There are few relationships that captivated the world’s minds in the 20th century in the way that the rivalry between Salvador Dalí and Pablo Picasso was able. The storyline sounds as old as time, but it is one that has always seduced the masses: mentor and mentee, once comrades beneath the umbrella of the same movement, undergo an ideological split that takes them down fiercely opposing paths. The rivals undoubtedly wish to emerge victorious and, in the case of Dalí who will be the main consideration in this piece, this yearning to supplant the mentor that the mentee often has becomes one of his life’s primary obsessions. Herein, the reasoning behind the ideological split between two of Spain’s greatest artists at a pivotal time in their nation’s history will be examined, and, since it will be argued that Dalí’s philosophy is largely formed as a reaction to Picasso’s (and Surrealist thought, generally speaking), it will be Picasso’s philosophy that is given careful consideration initially. We will then transition to Dalí’s response to the conditions that Picasso and his fellow Surrealists ascribed, and the goal will be to showcase that Dalí deemed himself the man who could save Surrealism from both Picasso and the movement itself.
The only way for Dalí to do this was to “kill” Picasso, in the Freudian sense of the son’s longing to kill the father, and some consideration will be given to whether Dalí was successful in this undertaking and what the ramifications of this undertaking were for the two men and society as a whole. Dalí’s Portrait of Pablo Picasso in the Twenty-first Century (1947) will be referenced throughout the piece as it in many respects showcases the complicated feelings Dalí held towards Picasso: envy, begrudging respect, yet starkly polarizing artistic visions. Ultimately, the two men held different views as to how to best spread Surrealist thinking as Dalí relied upon tradition whereas Picasso embodied the spirit of rebellion; in the process, Picasso largely ignored Dalí whereas Dalí used Picasso as a barometer for what was wrong with the direction of Surrealism, and the jury may just remain out in regards to how much of Dalí’s obsession with Picasso was rooted in a petty inferiority complex versus a true desire to save art.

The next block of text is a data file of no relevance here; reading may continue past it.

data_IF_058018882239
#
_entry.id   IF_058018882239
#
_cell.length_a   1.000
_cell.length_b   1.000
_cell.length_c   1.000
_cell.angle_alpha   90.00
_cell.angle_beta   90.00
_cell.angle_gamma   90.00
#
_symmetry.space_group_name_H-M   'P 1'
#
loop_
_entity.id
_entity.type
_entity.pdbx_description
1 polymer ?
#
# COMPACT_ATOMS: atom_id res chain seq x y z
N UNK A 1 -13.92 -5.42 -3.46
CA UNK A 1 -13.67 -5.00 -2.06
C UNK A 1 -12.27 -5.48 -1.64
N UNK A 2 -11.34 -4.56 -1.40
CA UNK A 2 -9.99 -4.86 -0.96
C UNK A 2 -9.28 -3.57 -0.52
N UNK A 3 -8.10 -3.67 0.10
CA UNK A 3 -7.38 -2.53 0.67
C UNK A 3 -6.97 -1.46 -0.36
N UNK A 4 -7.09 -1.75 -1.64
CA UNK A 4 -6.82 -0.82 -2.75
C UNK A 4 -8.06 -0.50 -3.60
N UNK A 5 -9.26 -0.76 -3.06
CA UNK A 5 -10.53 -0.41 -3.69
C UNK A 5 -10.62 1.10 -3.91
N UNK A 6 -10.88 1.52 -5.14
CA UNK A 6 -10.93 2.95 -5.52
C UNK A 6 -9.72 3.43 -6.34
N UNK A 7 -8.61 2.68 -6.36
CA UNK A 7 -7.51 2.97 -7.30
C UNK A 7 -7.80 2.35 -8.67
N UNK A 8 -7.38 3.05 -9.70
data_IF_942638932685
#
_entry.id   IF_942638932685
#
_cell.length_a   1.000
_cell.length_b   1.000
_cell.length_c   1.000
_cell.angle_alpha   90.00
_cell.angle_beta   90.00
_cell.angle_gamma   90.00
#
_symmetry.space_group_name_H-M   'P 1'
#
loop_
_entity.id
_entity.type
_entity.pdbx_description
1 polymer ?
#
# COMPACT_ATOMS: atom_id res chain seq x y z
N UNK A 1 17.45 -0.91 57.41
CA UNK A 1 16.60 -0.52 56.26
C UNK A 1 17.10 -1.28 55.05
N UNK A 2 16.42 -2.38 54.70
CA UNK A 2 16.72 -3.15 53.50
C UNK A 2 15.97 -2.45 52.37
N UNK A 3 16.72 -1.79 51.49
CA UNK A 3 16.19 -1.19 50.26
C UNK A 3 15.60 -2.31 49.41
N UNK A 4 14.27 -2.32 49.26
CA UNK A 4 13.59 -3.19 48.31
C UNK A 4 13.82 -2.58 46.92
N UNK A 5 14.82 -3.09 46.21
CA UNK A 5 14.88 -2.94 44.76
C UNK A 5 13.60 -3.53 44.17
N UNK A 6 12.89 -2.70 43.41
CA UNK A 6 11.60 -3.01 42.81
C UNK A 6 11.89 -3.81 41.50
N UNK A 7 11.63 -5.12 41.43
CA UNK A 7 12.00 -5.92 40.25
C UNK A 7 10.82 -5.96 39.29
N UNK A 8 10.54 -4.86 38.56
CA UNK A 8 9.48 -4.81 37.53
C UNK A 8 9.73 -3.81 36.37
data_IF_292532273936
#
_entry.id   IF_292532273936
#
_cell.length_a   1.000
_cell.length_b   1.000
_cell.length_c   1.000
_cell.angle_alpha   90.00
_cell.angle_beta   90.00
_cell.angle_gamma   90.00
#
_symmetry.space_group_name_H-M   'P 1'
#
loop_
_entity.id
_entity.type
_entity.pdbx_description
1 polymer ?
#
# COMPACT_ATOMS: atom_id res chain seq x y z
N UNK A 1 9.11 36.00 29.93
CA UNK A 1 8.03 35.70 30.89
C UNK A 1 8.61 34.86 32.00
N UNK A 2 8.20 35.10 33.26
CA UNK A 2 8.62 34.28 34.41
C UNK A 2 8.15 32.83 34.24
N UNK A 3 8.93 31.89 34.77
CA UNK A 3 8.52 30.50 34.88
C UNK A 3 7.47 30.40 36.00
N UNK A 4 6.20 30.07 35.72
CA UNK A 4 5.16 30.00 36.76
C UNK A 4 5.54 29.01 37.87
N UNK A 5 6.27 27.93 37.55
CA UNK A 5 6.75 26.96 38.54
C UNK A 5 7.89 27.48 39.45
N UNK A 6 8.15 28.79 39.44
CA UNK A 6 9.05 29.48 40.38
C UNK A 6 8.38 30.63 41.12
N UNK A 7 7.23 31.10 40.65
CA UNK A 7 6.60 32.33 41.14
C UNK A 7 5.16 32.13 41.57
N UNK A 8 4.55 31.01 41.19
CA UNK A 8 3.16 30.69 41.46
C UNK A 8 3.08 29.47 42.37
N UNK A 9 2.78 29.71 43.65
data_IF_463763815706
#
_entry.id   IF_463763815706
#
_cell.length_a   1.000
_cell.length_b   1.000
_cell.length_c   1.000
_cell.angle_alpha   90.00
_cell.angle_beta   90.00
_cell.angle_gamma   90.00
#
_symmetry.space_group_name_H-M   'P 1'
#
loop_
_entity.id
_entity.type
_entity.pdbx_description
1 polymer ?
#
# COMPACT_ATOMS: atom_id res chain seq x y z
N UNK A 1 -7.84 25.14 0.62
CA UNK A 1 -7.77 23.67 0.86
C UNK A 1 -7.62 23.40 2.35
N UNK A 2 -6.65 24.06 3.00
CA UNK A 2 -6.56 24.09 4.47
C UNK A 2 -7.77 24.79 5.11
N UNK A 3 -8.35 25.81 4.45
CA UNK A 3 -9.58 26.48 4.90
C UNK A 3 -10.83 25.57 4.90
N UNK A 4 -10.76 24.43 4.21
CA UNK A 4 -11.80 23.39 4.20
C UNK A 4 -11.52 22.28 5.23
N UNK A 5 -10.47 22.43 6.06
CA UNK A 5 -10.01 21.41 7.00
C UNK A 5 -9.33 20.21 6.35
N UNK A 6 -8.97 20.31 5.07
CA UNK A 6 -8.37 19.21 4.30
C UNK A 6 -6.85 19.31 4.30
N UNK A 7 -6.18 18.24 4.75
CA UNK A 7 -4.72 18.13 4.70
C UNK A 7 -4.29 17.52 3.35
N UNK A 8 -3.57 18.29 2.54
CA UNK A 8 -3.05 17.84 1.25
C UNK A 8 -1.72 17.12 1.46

So it is Picasso with whom we will begin, and in particular we will focus on the character traits that he bestowed upon himself and of course the traits given to him by his contemporaries. One characteristic that recurs time and again in descriptions of Picasso is that he has a ravenous nature, indeed Surrealist founder André Breton dubbed him “the ravenous one,” and Picasso all but reveals this depiction to be accurate when he reflects upon his state in the world as, “the miracle of knowing nothing … and of having learnt nothing except loving things and eating them alive.” This hunger for life coupled with a humility that echoes Socrates ties in nicely with the Surrealist desire to unleash creative potential in all facets of life. Naturally, one who consumes all things interacts with all things, and therefore may venture into creative realms previously left unturned.
However, while in one sense Picasso’s ravenous nature can be interpreted as profoundly progressive and inevitably leading art to richer pastures, this is in fact where Dalí begins his dissent from the man he previously idolized. In his epilogue to Oui, published in 1971 but capping writings written from 1927-1933, Dalí includes a poem that references the polyhedrons Plato included in Timaeus of which Renaissance writer Luca Pacioli considered to be, “the four simple elements of nature, plus the Whole.” In this poem, Dalí lays into those who are, “Romantic, ignorant of the five unique and perfect polyhedrons/Ignorant of the cages of divine geometry,” perhaps not a shot taken aim exclusively at Picasso but one that would certainly include him. Contrary to the likes of Plato, Pacioli, and Dalí, Picasso and his ilk, in Dalí’s estimation, fail to respect the divine forms that govern artistic creation. It is this blatant disregard for structure that prompts Dalí to portray Picasso as a romantic, ignorant, and ultimately “a symbol of permanent revolution.” Picasso’s affinity for revolution contrasted with Dalí’s penchant for structure in part helps explain why Picasso sympathized with the left-leaning Republicans in the Spanish civil war while Dalí aligned with the fascist Nationalists led by General Francisco Franco.